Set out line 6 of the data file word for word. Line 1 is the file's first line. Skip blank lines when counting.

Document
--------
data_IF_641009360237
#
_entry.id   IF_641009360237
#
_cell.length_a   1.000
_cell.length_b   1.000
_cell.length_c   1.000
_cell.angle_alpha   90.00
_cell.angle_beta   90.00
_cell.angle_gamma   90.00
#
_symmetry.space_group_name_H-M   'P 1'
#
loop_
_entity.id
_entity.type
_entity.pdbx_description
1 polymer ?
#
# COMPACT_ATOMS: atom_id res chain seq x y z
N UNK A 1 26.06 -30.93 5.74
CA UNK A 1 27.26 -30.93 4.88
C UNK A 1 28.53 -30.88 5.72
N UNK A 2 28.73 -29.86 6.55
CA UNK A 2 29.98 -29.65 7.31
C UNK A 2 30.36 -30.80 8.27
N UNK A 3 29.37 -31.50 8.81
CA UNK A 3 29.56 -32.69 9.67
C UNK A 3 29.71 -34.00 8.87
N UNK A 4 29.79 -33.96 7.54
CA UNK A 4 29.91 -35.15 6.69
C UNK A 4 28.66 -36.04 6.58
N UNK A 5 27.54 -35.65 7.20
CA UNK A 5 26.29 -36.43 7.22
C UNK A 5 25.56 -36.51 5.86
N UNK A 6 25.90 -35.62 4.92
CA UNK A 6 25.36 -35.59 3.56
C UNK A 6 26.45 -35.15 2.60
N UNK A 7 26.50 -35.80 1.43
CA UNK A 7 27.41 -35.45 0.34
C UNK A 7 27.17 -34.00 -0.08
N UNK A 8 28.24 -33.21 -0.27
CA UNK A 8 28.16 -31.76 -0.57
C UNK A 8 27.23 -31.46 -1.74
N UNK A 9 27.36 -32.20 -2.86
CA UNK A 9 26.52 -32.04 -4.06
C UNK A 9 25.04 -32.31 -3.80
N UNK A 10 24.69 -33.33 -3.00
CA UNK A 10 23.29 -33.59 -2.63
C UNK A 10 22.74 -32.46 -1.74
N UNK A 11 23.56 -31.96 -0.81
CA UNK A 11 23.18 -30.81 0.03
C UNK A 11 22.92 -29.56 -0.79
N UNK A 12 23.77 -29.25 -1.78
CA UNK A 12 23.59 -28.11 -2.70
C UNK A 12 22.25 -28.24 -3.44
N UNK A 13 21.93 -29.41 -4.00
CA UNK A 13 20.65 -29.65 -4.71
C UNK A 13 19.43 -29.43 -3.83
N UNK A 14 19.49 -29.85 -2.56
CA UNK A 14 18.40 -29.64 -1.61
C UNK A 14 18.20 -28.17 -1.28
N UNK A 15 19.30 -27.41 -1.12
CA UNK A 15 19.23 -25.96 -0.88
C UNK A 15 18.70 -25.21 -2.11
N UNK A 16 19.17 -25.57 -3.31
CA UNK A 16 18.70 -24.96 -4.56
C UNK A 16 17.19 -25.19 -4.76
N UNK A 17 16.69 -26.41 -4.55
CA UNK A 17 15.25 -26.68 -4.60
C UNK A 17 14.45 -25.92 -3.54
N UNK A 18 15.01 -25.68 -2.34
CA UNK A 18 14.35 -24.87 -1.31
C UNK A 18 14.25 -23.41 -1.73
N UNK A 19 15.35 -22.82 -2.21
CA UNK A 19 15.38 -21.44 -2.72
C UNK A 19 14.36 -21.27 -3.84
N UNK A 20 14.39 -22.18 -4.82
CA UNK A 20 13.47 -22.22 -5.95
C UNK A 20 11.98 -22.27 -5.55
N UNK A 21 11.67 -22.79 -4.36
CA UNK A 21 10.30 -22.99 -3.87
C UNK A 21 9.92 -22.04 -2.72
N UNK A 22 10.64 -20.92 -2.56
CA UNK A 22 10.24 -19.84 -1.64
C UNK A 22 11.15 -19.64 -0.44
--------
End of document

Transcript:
_cell.length_b   1.000